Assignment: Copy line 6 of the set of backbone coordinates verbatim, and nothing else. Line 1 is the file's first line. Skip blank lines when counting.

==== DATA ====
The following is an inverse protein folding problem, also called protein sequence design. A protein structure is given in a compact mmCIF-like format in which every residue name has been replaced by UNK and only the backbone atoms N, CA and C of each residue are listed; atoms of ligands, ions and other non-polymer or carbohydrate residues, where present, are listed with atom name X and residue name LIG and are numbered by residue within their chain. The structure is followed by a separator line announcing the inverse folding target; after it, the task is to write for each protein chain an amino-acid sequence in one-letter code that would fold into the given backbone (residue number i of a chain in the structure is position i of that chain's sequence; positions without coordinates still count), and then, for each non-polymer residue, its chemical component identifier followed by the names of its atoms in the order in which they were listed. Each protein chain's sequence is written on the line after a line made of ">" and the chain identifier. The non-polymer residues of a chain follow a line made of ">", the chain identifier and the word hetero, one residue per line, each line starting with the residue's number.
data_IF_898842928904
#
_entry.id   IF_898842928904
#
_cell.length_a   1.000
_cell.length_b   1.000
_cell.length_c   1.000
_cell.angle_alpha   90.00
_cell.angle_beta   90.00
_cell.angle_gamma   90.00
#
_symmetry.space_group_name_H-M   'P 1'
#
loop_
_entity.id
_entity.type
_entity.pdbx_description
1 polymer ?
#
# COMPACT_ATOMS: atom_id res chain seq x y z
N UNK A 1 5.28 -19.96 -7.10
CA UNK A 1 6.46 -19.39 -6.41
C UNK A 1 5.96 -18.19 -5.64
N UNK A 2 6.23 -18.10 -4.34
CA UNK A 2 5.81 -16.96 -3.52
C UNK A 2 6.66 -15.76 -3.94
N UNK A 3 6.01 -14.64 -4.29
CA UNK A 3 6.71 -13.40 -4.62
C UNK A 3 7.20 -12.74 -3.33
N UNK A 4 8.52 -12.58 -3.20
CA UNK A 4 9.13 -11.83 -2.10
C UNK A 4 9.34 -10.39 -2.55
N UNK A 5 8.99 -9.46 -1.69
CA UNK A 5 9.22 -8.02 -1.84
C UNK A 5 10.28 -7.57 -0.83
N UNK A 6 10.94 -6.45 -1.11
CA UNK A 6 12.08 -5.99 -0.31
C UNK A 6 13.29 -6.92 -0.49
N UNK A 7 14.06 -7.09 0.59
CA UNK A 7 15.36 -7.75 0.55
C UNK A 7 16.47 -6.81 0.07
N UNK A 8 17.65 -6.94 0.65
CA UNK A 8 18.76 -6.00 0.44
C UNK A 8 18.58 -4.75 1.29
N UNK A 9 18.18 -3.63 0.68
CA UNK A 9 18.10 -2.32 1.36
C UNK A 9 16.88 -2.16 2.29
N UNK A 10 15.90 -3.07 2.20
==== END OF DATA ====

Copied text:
_cell.length_a   1.000